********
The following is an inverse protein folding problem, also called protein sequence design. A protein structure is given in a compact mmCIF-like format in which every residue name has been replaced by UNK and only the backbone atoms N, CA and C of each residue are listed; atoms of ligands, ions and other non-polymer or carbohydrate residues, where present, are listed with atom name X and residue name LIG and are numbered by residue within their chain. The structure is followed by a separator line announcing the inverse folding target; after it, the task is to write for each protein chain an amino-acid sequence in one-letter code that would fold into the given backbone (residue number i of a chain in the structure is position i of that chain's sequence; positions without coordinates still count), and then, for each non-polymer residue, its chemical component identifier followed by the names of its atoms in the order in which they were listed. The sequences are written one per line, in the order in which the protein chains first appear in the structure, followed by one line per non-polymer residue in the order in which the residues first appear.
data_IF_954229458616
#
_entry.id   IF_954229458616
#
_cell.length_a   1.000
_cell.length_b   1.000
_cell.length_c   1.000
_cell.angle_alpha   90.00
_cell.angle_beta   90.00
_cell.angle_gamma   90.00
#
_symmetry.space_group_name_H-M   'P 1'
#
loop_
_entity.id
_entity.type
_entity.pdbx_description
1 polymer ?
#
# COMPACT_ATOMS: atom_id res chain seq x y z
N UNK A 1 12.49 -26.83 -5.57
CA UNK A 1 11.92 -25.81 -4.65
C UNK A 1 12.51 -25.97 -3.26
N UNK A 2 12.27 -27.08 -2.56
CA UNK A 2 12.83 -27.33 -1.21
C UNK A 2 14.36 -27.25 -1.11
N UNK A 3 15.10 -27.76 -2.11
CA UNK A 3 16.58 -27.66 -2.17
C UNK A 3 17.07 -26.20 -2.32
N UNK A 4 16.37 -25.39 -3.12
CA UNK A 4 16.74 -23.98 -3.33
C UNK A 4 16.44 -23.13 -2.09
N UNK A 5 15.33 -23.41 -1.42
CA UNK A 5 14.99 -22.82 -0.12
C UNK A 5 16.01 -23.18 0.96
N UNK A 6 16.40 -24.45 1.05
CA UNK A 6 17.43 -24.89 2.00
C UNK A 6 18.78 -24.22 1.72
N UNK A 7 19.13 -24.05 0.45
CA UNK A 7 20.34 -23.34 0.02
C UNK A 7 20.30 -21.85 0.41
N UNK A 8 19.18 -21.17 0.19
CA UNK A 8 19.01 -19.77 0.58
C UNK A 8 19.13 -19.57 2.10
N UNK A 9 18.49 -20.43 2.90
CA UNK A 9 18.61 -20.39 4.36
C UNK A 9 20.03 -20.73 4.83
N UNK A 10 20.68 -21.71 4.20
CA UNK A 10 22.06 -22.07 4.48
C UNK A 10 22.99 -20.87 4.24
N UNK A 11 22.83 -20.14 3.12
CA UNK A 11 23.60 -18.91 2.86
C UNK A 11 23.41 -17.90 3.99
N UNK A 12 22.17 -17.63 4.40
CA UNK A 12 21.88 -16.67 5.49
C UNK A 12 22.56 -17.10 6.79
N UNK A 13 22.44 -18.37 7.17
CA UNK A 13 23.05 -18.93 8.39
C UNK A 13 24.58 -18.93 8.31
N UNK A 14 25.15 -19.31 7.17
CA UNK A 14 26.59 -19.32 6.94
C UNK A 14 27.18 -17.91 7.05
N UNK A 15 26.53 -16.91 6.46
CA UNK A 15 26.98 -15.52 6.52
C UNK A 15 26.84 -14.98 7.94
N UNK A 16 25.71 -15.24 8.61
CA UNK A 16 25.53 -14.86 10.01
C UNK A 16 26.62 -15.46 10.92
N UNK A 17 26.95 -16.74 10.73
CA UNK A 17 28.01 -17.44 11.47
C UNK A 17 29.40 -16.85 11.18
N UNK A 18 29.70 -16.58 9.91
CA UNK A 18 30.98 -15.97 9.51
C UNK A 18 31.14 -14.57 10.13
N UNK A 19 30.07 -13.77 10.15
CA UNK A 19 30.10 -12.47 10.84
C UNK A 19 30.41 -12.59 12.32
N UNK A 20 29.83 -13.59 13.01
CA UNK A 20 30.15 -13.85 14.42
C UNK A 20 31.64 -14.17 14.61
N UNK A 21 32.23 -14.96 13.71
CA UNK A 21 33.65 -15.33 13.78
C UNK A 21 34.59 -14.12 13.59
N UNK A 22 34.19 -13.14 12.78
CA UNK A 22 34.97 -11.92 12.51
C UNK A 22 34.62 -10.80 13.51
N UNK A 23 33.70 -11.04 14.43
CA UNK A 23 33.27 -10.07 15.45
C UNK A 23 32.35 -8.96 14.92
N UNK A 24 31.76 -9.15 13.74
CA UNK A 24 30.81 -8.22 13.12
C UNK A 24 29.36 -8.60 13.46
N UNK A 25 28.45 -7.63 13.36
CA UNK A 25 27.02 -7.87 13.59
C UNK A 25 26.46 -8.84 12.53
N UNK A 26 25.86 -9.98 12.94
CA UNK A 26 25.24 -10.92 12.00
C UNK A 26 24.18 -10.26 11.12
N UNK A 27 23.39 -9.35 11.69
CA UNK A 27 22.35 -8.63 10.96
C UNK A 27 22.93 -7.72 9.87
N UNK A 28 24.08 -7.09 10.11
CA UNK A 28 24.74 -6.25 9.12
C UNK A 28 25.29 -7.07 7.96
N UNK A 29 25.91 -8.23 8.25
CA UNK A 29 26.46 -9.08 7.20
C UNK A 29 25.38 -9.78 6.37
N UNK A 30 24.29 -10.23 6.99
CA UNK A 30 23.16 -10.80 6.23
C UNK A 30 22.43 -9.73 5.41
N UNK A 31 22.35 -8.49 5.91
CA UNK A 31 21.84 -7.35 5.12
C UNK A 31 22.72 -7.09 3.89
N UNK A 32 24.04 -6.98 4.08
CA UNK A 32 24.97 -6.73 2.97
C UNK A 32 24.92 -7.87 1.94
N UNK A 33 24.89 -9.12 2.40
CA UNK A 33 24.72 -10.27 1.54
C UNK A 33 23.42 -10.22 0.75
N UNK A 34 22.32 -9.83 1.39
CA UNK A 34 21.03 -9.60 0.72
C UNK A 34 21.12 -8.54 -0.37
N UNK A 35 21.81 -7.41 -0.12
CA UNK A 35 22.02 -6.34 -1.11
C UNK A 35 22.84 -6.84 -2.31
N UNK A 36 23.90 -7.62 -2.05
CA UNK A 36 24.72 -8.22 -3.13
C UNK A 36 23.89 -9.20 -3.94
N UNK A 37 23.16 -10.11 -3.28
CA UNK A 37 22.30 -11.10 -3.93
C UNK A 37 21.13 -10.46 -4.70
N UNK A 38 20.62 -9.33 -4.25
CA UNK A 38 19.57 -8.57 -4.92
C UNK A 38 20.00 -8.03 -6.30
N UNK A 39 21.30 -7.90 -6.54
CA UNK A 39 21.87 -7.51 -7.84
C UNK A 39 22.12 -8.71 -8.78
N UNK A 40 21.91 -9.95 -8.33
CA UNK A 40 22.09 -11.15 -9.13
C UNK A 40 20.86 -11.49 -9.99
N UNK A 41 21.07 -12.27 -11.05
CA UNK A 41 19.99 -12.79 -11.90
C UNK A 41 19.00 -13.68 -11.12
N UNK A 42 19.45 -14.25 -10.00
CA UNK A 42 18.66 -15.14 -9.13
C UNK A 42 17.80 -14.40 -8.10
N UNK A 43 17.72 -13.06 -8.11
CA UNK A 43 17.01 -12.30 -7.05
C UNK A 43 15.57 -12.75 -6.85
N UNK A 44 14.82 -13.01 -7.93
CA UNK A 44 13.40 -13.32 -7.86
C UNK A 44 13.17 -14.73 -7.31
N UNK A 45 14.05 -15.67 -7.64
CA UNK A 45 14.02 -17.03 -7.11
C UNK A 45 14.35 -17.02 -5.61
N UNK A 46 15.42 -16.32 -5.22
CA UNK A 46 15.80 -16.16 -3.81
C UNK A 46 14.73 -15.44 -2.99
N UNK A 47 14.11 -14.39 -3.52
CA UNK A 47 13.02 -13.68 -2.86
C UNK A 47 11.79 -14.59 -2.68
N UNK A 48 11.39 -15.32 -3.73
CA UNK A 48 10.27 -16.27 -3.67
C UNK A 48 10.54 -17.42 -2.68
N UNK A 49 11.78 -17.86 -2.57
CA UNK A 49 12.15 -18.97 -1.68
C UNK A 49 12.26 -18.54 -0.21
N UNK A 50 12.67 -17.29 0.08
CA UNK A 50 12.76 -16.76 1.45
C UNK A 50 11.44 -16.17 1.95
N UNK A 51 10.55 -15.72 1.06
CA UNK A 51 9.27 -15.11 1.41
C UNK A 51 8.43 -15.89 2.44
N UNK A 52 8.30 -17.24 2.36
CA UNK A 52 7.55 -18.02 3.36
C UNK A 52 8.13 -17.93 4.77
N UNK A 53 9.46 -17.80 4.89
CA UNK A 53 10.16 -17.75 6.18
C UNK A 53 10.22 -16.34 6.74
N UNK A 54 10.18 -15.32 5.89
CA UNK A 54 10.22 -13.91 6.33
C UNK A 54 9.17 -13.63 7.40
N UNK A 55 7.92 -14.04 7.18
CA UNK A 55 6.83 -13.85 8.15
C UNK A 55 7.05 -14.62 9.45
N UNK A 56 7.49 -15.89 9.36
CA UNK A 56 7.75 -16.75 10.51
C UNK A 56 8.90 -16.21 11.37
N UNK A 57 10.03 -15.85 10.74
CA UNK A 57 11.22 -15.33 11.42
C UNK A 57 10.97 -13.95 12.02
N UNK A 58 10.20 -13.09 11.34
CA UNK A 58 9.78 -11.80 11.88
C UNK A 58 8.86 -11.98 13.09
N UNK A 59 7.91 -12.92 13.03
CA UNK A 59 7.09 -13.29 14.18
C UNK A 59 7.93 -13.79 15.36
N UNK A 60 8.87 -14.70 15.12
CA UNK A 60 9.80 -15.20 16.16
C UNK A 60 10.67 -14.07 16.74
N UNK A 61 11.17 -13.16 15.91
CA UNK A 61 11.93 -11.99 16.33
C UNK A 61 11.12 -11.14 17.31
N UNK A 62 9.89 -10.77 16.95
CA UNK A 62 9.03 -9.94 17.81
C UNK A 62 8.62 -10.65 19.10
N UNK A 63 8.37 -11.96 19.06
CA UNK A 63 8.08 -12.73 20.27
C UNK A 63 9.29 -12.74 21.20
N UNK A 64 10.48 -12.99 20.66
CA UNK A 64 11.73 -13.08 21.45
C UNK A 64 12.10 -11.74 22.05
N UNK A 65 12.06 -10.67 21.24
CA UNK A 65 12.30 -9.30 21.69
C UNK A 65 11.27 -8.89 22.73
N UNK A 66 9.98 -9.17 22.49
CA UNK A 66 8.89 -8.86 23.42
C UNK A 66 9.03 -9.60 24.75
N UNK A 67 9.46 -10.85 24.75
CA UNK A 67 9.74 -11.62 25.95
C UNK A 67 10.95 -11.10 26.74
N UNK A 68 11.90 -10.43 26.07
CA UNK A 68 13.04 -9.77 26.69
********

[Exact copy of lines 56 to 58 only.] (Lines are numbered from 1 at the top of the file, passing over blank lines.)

CA UNK A 12 21.88 -16.67 5.49
C UNK A 12 22.56 -17.10 6.79
N UNK A 13 22.44 -18.37 7.17